Sedro Woolley, Washington
After the economic crisis of 1893 the town of Sedro Woolley was struggling to stay alive. Even though 2 other hospitals for the criminally insane already existed in the area, to keep the town on the map they decided to build a mental institution to liven up the economy. In 1906, 800 acres of land were purchased to build Northern State Mental Hospital which would house non dangerous, but mentally unstable patients. In fall of 1910, the first hospital building opened, serving as a administration and a construction building, but the first 200 patients were not admitted to the hospital until 1912. Northern State became very well known for it’s humane practices, which in that day that were almost unheard of, and many people were very intolerant of these practices. The hospital served its purpose in helping the local economy and nearly everyone in the area was dependent on the hospital in some way. While it was open, the hospital expanded to almost twice its original acreage and opened vocational schools such as farming, printing and more.
The first known murder at Northern State occurred in February of 1922 when it was being run by Dr. James Winfield Doughty. Reports of the incident say that a patient was murdered by another patient. In the 1940’s the hospital took on a young renowned surgeon by the name of Dr. Charles H. Jones. Jones was known for his participation n the highly experimental surgery known as the trans-orbital lobotomy. In 1945. he assisted Dr. Walter Freeman who perfected the controversial surgery. After Dr. Doughty was no longer running the facility in Jan 1950, the new controversial methods of Dr. Jones began to take over as normal treatment practices for patients. At this time there were about 2000 patients residing in the institution and many were sent away. After this time, Dr. Jone would take in about 650 patients a year and only discharge around 400. The other 250 patients are said to have either died here or been transferred to other facilities. The total number of patients that died behind the walls of the institution is not known but rumors place it in the thousands. There’s even a graveyard of unmarked graves on the premises behind the gymnasium.. In 1976 the hospital officially closed and today parts of the facility are used for Job Corps and a Drug Rehabilitation Center.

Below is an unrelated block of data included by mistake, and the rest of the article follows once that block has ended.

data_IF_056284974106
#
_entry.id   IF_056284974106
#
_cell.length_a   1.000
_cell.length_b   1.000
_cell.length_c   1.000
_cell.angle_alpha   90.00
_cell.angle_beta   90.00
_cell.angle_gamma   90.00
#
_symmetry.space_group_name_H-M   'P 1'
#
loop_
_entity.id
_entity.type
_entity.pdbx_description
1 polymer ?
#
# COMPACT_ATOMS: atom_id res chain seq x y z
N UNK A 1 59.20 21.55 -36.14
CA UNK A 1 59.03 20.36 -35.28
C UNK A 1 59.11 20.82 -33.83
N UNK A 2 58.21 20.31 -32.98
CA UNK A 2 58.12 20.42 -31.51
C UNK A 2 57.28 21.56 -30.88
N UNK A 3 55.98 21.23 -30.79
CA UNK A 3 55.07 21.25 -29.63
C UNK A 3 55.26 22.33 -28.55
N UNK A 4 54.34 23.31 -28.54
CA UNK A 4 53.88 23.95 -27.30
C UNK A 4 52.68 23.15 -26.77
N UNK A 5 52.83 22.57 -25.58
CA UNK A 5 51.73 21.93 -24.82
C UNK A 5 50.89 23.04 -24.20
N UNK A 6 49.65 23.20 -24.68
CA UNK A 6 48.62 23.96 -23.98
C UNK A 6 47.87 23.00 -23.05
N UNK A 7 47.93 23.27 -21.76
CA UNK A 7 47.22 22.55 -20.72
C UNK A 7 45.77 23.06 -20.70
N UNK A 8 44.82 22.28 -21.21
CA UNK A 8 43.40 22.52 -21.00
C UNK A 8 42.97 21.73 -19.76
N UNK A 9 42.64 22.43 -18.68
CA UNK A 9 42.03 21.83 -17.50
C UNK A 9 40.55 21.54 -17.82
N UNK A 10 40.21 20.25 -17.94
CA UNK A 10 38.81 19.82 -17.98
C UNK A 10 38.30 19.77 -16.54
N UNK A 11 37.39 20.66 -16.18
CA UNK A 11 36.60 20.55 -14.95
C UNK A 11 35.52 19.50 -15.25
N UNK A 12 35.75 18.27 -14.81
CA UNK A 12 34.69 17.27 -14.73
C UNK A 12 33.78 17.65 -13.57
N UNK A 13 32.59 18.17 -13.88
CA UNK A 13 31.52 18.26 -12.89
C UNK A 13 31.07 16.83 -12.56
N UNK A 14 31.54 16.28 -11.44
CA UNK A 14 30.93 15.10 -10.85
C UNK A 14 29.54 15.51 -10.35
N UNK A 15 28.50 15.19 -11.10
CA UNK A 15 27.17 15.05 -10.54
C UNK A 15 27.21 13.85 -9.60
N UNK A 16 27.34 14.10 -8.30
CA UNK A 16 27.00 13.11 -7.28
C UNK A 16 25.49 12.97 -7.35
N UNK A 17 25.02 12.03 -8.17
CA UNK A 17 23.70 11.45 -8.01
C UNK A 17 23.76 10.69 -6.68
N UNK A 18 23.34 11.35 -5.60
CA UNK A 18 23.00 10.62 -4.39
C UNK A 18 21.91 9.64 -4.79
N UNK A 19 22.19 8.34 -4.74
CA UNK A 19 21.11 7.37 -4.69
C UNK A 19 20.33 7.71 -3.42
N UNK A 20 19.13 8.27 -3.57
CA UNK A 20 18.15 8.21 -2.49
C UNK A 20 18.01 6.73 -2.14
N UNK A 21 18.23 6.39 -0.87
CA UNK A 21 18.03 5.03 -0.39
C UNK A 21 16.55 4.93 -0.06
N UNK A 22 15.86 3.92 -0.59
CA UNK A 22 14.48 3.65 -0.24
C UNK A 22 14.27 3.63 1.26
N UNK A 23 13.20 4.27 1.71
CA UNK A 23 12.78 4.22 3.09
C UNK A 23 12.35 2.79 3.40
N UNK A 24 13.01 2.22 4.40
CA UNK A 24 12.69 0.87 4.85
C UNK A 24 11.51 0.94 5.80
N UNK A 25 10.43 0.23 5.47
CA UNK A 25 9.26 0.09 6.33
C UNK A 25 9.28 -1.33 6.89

There are many ghosts said to roam the premises of the hospital. One of these spirits is said to be named “Fred”, who is known for his playfulness and is a bit of a prankster. Reports
of “Fred’s” activity are that he throws things like sheets and bed pans across the room. While working in the hospital, many nurses complained of random cold spots throughout the building, even in the middle of summer. In the nurses dormitory a little girl with a bouncing red ball is often seen and an adult male ghost is encountered while constantly search for the playful child. Other people have claimed to see a full bodied apparition of a nurse hanging by a noose in the window of the old nurses station. In the old superintendent’s building people have been frightened by strange bright lights on the second floor. There have been claims of paranormal activity near the gym where possibly thousands of unmarked graves lay since the 1950’s. This hospital has been featured by a number of paranormal investigation teams including Syfy’s Ghost Hunters.
For many thrill seekers searching for haunts this might be the place to check out. Don’t forget though that this property as well as many of the other properties listed do not enjoy uninvited guests of the living variety, so make sure you have permission to enter the property or you may find yourself behind lock and key for trespassing.
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